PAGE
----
For centuries, farmers have fixed their own machinery, and if they couldn’t fix it themselves they would call on a local mechanic to make the repair. But modern agricultural equipment has gotten much more complex and the traditional screwdriver and wrench are often useless for fixing computer software embedded in the machine. When these modern wonders break down, farmers must call on the OEM or dealer technicians to make a repair. Beyond the inconvenience of relying on someone else to fix the equipment, farmers may wait days for repairs while their crops (and revenues) suffer the consequences. The problem isn’t one of complexity, it’s one of reliability.
The advanced capabilities of modern farm equipment are a direct response to farmers’ desire for increased crop yields and lower operating costs. When OEMs roll out new technology there is a natural learning curve for the OEM, whereby defects are identified and problems are corrected. However, agribusiness is like other business; operators (farmers) lose money when their equipment is down. But due to the seasonal nature of the business farmers need to be self-sufficient, so when they can’t fix the equipment on their own they get frustrated by delays and blame the OEMs. And that’s become a big problem.
According to a recent blog article on Wired.com, “New High-Tech Farm Equipment is a Nightmare for Farmers,” the complexity of servicing this equipment has created a sort of backlash against advanced farming machines. “The cost and hassle of repairing modern tractors has soured a lot of farmers on computerized systems altogether. In a September issue of Farm Journal, farm auction expert Greg Peterson noted that demand for newer tractors was falling. Tellingly, the price of and demand for older tractors (without all the digital bells and whistles) has picked up. “As for the simplicity, you’ve all heard the chatter,” Machinery Pete wrote. “There’s an increasing number of farmers placing greater value on acquiring older simpler machines that don’t require a computer to fix.”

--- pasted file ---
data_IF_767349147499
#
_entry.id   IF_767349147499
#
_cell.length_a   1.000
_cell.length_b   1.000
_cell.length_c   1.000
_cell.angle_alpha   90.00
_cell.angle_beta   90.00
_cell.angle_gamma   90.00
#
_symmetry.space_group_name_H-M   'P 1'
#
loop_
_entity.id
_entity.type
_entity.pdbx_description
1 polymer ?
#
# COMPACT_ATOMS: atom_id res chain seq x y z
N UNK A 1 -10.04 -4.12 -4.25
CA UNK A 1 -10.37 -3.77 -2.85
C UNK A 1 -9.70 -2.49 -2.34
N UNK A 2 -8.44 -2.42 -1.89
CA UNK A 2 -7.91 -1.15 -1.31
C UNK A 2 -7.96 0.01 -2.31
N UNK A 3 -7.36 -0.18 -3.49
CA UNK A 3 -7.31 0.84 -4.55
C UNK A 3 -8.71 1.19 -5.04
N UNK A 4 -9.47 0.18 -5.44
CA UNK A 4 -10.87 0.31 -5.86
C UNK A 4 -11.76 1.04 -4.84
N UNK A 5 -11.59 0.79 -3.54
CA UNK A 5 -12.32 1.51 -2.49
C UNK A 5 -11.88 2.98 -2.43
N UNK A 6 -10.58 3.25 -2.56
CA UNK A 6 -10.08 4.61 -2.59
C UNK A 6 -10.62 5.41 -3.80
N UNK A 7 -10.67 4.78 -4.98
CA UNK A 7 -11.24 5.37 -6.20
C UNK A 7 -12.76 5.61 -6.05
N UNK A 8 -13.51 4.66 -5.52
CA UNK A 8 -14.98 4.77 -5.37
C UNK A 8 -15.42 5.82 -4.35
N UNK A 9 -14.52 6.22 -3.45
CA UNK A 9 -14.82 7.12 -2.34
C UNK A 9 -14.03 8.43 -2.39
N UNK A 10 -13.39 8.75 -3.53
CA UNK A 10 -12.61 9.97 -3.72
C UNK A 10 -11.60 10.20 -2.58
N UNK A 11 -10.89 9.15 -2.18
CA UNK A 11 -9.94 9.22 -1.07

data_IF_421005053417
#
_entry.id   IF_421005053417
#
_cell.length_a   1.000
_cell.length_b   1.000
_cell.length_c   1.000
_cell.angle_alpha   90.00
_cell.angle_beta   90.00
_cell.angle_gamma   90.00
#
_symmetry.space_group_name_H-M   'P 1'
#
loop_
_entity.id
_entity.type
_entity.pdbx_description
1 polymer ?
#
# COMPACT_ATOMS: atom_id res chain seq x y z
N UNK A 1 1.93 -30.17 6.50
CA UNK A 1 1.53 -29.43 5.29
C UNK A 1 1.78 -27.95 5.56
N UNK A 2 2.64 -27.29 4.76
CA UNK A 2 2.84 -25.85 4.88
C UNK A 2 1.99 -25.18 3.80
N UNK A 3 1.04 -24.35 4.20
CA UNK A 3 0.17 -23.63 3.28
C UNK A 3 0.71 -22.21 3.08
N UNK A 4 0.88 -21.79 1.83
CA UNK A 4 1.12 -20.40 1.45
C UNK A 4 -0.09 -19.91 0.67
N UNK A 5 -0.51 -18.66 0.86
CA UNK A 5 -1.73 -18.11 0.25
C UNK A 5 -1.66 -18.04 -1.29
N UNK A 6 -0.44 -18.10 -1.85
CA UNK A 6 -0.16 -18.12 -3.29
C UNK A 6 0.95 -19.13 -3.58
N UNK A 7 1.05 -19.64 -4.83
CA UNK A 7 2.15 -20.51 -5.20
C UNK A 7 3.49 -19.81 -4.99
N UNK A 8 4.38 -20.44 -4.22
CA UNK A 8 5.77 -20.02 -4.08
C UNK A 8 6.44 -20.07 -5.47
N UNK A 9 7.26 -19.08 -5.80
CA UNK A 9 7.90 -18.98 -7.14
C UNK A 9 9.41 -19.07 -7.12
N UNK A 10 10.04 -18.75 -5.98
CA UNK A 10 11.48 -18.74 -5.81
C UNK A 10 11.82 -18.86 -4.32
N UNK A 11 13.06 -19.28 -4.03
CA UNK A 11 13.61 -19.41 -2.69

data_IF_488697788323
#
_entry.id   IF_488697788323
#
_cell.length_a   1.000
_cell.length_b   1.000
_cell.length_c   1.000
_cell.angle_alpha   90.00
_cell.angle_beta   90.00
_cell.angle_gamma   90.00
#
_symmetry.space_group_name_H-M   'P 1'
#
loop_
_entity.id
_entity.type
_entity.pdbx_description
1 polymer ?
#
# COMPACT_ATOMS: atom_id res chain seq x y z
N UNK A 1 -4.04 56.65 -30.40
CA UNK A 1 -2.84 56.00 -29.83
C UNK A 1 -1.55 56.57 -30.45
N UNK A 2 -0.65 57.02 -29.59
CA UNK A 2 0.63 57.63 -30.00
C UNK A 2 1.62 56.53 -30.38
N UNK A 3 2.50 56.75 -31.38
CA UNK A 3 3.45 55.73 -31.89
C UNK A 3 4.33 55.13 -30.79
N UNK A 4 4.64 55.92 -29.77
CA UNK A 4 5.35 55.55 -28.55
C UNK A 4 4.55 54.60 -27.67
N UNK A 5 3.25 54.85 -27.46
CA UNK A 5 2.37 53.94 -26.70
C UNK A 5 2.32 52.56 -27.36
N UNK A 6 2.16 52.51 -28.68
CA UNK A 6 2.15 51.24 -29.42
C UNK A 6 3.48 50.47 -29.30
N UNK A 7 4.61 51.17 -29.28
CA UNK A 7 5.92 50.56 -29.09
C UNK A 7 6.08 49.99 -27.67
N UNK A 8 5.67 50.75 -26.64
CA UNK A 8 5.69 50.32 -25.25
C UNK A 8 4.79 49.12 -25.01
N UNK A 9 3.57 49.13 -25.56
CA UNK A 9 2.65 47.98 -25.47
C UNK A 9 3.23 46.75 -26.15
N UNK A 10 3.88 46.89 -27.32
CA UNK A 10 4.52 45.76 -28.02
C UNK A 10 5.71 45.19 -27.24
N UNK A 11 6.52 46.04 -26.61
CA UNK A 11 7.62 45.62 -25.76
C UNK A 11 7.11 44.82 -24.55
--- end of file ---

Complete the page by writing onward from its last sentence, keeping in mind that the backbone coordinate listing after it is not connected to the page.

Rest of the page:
Furthermore, the writer notes, there is a growing community of Do It Yourself (DIY) farmer hackers out there (the writer is one of them), and there is “a thriving grey-market for diagnostic equipment and proprietary connectors.”
What should OEMs do? Design simpler machines? That’s not likely to happen, because many farmers do enjoy the benefits that a more complex machine can deliver.
Or should they carefully expose some of their diagnostic and repair information, while guarding their proprietary intellectual property (IP)? Should OEMs share their troubleshooting and diagnostic information so that third-party technicians or farmer DIY folks can make repairs instead of relying on the dealer or OEM?
These are viable options but OEMs may not want to risk their IP or let third parties make repairs. A prudent first step would be to improve their customer support and field service operations so they can diagnose a problem and help the owner, or a technician, to make repairs quickly and accurately. Additionally, OEMs need to gather accurate feedback from field technicians. The information required is deeper than simple survey responses and is needed so engineers can recognize new problems and emerging failure trends, thereby enabling preventive actions and improving product designs.
Ultimately, such an approach helps OEMs provide better customer support and deliver innovative products to a market with increasingly tight profit margins. The alternative is to engage in a sort of “cold war” where complexity and reliability are at odds and customer satisfaction suffers. Already farmers are frustrated and fearful about buying equipment they don’t understand, OEMs are pressured to deliver better products with only limited feedback about what is (isn’t) working, and dealers are stuck in the middle trying to service sophisticated equipment they don’t fully comprehend and can’t fully support. That’s a war with no possible winners.